Yes, I am constantly checking my amazon book pages and Goodreads. For the most part, the reviews have been positive and can totally make my week. I have learned from some of the mediocre reviews too, for example, several commented that they would have liked an epilogue. I personally don't like epilogues after the happily ever after, however, I challenged myself and added one for my recent release One More Kiss. Meanwhile, the annoying thing about the bad reviews is that they never really go into any depth it's just a low star rating without any context, so I don't know what it was that turned them off, but maybe it's better that way, lol.
What is the feeling when you get a good review?
It's literally the best thing ever. It doesn't matter how many times people you know say they like your work, it's reading the words of a stranger saying that I made them laugh or how much they enjoyed my characters that gives me the confidence to keep writing, to keep creating.
Have you ever incorporated something that happened to you in real life into your novels?
Yes, always. They say write about what you know, so I've based two characters' careers on ones that I pursued (marketing and journalism). I'll also often add in real dialogue from my real-life conversations with friends. And the grandmother in my short story It Might Be You, is my nanny all the way.
Which of your characters you can compare yourself with? Did you base that character on you?
There is a little bit of me in all my characters, but probably more so Eve in Don't Start Now. She's a travel writer living in Florida looking to make it on her own. She's sassy and independent but hasn't been the best judge when it comes to relationships.
What do you think, the book cover is as important as the story?
Extremely! My bestie and I text each other bad covers all the time and I never wanted that to happen to my books after working so hard on them. Luckily, my friend for many years, before I was published, is a talented cover artist and we'll hash out the ideas for my covers together. I then send the mockups to my bestie for her critical eye. It's served me well as Mine to Five won several cover contests.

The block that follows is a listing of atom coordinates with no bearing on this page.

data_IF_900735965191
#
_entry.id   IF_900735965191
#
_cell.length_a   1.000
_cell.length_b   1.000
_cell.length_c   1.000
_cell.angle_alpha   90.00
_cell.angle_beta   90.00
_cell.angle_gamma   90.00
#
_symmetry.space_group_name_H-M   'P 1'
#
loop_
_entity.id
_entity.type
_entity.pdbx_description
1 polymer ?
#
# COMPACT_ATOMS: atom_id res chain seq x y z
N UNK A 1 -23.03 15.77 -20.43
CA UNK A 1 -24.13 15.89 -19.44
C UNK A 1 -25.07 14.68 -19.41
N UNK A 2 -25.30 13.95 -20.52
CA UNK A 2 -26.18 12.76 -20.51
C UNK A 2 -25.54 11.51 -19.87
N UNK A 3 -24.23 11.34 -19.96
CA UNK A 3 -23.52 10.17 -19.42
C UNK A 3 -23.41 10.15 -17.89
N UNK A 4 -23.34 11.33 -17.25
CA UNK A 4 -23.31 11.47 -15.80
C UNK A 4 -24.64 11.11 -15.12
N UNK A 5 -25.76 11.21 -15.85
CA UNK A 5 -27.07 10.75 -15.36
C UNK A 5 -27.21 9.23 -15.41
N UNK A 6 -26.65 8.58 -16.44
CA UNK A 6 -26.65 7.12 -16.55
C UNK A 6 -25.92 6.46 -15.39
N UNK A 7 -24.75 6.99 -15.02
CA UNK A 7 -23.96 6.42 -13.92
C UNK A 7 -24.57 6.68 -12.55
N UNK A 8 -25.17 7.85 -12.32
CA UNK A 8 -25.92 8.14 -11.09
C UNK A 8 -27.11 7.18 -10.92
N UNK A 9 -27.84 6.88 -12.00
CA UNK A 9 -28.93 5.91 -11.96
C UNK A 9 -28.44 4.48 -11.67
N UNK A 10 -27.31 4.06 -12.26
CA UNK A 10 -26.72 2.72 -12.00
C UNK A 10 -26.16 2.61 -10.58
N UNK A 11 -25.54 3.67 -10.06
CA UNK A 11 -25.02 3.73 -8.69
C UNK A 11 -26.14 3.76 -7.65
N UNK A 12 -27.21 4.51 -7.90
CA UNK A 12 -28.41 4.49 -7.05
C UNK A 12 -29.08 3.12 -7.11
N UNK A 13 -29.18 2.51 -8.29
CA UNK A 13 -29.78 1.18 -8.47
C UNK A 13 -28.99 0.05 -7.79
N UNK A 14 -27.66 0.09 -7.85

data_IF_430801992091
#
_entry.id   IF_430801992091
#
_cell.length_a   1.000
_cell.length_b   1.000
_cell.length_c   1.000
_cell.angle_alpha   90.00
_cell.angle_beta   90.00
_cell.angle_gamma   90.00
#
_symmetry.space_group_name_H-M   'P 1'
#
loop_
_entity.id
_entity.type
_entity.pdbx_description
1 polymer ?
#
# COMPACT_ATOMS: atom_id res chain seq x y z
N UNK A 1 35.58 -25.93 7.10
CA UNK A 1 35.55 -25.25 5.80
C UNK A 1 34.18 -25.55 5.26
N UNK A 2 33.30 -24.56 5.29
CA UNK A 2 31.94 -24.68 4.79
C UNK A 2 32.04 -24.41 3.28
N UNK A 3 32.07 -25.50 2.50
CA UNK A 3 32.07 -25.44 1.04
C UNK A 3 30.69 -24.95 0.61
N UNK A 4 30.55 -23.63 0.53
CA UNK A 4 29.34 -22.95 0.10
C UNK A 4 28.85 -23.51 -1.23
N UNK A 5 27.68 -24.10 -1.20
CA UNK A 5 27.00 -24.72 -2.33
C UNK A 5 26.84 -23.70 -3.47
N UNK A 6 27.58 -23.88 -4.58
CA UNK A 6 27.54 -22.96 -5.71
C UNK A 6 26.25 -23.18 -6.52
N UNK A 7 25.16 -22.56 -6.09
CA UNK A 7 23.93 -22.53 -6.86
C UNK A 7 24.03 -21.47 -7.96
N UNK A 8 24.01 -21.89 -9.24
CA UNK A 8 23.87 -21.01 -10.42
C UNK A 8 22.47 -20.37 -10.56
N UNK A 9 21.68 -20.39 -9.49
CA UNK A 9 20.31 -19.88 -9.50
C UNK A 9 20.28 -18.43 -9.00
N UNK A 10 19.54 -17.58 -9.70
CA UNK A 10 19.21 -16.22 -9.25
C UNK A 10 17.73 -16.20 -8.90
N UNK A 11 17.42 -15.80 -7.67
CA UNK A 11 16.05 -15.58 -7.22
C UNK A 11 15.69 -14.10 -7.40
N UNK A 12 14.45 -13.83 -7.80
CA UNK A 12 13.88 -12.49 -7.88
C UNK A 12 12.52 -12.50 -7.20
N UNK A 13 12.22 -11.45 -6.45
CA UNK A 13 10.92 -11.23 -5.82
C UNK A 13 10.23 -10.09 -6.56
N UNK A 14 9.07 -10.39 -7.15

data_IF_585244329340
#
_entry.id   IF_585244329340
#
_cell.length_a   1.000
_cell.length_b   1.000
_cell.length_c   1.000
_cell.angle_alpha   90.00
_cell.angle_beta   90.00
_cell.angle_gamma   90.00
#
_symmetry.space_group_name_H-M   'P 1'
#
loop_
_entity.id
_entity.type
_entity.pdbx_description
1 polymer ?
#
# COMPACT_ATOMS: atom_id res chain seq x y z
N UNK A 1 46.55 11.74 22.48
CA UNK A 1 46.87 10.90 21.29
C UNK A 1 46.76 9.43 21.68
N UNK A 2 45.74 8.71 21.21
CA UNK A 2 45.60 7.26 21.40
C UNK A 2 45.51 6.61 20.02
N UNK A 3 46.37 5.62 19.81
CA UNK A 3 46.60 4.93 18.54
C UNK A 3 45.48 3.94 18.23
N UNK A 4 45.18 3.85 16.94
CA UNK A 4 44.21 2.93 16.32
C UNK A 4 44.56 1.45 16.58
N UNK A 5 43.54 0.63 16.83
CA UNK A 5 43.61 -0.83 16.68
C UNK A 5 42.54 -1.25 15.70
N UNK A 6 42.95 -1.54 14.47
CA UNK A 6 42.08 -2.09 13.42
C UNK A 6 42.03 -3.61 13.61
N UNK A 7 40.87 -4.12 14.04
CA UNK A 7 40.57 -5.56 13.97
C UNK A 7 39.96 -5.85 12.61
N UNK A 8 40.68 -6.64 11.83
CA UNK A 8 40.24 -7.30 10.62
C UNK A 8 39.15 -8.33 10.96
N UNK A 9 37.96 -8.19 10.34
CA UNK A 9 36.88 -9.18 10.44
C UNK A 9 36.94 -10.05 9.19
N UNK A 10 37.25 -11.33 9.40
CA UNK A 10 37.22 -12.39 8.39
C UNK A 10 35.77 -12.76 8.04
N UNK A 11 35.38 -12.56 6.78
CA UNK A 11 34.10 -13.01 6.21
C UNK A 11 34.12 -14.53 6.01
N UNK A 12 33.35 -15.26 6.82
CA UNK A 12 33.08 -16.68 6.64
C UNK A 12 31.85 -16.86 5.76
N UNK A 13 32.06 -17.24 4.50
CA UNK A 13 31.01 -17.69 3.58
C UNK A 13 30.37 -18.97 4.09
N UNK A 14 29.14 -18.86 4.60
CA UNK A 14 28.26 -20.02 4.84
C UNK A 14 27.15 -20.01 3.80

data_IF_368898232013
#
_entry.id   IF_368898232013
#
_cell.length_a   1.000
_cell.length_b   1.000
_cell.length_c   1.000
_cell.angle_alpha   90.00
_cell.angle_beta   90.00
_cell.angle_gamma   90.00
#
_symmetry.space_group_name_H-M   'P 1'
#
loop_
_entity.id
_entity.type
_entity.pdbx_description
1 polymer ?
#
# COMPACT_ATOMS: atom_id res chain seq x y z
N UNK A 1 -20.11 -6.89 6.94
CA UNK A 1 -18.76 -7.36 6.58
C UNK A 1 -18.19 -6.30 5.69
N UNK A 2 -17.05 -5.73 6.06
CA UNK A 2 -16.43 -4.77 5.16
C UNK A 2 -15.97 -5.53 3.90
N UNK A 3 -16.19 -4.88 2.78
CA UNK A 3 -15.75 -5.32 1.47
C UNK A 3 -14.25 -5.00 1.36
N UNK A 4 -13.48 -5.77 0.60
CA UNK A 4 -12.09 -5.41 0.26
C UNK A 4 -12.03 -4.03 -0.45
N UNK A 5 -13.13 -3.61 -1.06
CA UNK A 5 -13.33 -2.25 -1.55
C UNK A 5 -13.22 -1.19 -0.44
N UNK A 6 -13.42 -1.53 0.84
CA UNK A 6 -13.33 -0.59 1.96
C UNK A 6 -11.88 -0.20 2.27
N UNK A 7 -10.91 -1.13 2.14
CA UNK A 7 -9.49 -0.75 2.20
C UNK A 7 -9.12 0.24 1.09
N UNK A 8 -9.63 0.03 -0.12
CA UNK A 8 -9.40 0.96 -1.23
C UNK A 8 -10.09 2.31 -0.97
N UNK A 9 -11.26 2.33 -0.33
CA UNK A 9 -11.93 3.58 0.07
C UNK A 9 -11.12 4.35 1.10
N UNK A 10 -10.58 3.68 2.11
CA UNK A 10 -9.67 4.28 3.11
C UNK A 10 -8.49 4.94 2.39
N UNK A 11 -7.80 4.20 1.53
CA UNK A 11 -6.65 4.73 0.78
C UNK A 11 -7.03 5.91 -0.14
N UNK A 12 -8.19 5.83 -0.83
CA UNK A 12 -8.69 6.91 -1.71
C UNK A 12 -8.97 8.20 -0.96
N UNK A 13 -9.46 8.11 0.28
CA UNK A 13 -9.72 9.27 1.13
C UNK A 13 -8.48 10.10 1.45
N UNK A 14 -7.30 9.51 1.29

Do you connect with your readers? Do you mind having a chat with them or you prefer to express yourself through your writing?
I love it. I'll do signings and events quarterly in the hopes of connecting with new readers. I recently had the honor of being invited to a book club discussion of my book and it was great hearing their impressions and giving them some background on the writing process for it.
How do you feel when people appreciate your work or recognize you in public?
It's humbling. I often get tongue-tied though and that is when I wish I had a chance to write up a witty response instead, lol.
Who is your favorite author? Why?
Judith McNaught. Discovering her books in high school made me a romance fan and got me dreaming of writing my own one day.
What’s the dream? Whom would you like to be as big as?
Well, who wouldn't want to be as talented and successful as Nora Roberts, but really I'd take any USA Today Best Seller, lol. I admire the career of my friend Farrah Rochon though. She started writing for Halequin and other imprints for over a decade, self-published too and now her work is being raved by EW, Oprah and recently sold the film rights. Wow!